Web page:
David Redfern/Getty Images
Roy Orbison's melancholy style had a tremendous influence on American rock and pop music.
Roy Orbison's melancholy style had a tremendous influence on American rock and pop music. David Redfern/Getty Images
Roy Orbison was one of the founding fathers of rock 'n' roll. And, boy, could he rock. But it was his distinctive baritone and melancholy vocal and songwriting style that had the greatest influence on American rock and pop music — and that make him a natural candidate for NPR's 50 Great Voices series.
Among rock 'n' roll's pioneers, Orbison was different. Jerry Lee Lewis and Little Richard had that pound-the-piano self-confidence. Elvis Presley had his sexy hip-shake swagger. Chuck Berry had one-of-a-kind guitar riffs to go with his trademark duck walk. But Orbison — with his thick corrective glasses, insurance-salesman looks and stiff stage presence — stood out. He and Buddy Holly shared what you might call geek chic: a unique style expressed in what he sang about and how he sang it.
Orbison wasn't afraid to sing about fear, anxiety, loss or insecurity.
"Roy's extreme development of those kinds of emotions and the intensity with which he expressed them certainly went against the grain of the kind of macho, confident, masculine display that characterized so much of mainstream rock 'n' roll," Orbison biographer Peter Lehman says.
Orbison's song titles alone tell part of the story: "Crying," "Only the Lonely," "Running Scared," "Crawling Back."
Lehman, who directs the center for film, media and popular culture at Arizona State University, says Orbison frequently utilized an almost masochistic stage persona, which Lehman says seems to embrace and almost revel in pain and loss.
"[Feelings] that that character brings upon himself, that he seems to almost long for," Lehman says. "There's even a kind of public-spectacle aspect to this pain and suffering. And the title 'Crawling Back,' of course, even points to that."
Sweet Voice, Dark Vision
Orbison had a one-of-a-kind voice with a three-octave range and what one writer called a 'glass-shattering falsetto.' No less than Elvis Presley called Orbison "the greatest singer in the world." Canadian singer k.d. lang — who shared a Grammy with Orbison in 1987 for their remake of the Orbison/Joe Melson classic "Crying" — says that what made Orbison such a moving singer was the juxtaposition of his beautiful voice with a dark vision.
"And yet this powerful, high, flowing liquid voice came out of him," lang says. "I think it was that contrast that really moved people. And he was such a gentle, gentle spirit that you felt like you could share your vulnerability in listening to him."
Take the lyrics for "In Dreams":
A candy-colored clown they call the sandman
Tiptoes to my room every night
Just to sprinkle stardust and to whisper
'Go to sleep, everything is all right.'
Orbison was shy and soft-spoken, but his childhood was pretty normal. He was born in Vernon, Texas, on April 23, 1936. He spent his earliest years there and in Fort Worth. After World War II, the family moved to the small Texas oil town of Wink, a town Orbison once described as dominated by "football, oil fields, oil, grease and sand."
Orbison told the BBC in 1985 that he forged his guitar and singing styles by listening incessantly to the West Texas radio stations that drifted into town. He heard country, a little rockabilly, Tex Mex and zydeco. But mostly country.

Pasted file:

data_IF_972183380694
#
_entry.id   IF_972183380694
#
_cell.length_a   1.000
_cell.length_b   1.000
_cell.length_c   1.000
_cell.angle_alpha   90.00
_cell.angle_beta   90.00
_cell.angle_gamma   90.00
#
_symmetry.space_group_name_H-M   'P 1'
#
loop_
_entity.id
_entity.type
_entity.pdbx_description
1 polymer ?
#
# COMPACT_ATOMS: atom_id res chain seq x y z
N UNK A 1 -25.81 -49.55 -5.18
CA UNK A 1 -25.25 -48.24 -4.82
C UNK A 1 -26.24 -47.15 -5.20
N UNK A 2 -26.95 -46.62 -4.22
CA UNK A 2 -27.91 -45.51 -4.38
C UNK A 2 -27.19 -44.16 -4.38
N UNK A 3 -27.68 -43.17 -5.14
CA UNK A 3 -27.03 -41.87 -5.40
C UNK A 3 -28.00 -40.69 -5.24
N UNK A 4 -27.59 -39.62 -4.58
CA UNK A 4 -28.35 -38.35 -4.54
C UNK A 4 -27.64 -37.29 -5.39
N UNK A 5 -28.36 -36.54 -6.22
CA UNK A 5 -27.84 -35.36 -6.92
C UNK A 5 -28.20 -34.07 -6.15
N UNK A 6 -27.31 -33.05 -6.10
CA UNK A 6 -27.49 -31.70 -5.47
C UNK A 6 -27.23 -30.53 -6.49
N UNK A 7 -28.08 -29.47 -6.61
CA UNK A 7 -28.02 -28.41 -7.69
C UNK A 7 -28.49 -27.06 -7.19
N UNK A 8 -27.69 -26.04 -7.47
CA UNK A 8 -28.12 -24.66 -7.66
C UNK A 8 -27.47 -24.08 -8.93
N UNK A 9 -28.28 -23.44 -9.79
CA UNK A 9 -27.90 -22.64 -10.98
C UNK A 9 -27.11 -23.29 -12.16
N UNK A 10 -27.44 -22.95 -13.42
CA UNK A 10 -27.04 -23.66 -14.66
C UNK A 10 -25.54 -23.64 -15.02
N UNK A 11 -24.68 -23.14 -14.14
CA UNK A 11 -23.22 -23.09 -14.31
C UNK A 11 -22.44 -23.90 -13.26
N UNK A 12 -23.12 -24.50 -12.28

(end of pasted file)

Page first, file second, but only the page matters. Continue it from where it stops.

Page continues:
"I listened to the radio all the time," Orbison said. "And so I learned all of the songs. And all of those influences probably just settled into one thing, and I'm the result of whatever that was."
He wanted a harmonica for his sixth birthday, but his father bought him a guitar. He wrote his first song, "A Vow of Love," when he was about 8.
Rejected Songwriter, Shy Star
By the 1950s, Orbison was in Nashville, where he worked as a staff writer for Acuff-Rose Music. He'd already made a few recordings for the Je-Wel and Sun labels and earned some royalties for "Claudette," which was recorded by the Everly Brothers.
But the Everlys and Presley rejected "Only the Lonely," so Orbison recorded it himself for Monument Records. The song became a huge hit, going to No. 1 in the U.K. and No. 4 in the U.S.
The lyrics were typical Orbison:
There goes my baby
There goes my heart
They're gone forever
So far apart
But only the lonely
Know why I cry
Only the lonely
Friends say Orbison's brooding musical persona didn't match his real character. He was, they say, a fun- and life-loving guy. The signature dark glasses were an accidental marketing tool. While on tour with The Beatles in 1963, he left his regular glasses on the plane. So that night, he had to wear his thick prescription sunglasses onstage.
"Everyone was at the show, and they took these pictures. And they flashed around the world, and we became very popular after that," Orbison told the BBC. "And so I was stuck with the dark glasses. It was embarrassing at the time."
Orbison certainly wasn't embarrassed to express his pain if he got dumped or didn't get the girl. Yet even when he got the girl, there was no "look at me" boasting. There was often a sense of longing, a hint of surprise or even downheartedness mixed with triumph.
"I always have to remind people that half my songs at least are upbeat and positive," Orbison said. "And even when I sing a song like 'Running Scared,' I get the girl. 'Pretty Woman,' I get the girl. [Yet] there still seems to be a melancholy quality to my voice."
That voice was largely ignored in the 1970s, but Orbison came back with a vengeance in the '80s with several collaborations, including the all-star band The Traveling Wilburys.
Roy Orbison died of a heart attack on Dec. 6, 1988, just as a new generation was busy rediscovering and embracing his music and voice. The Wilburys had just won a Grammy, and Orbison had just been inducted into the Rock and Roll Hall of Fame. He was only 52.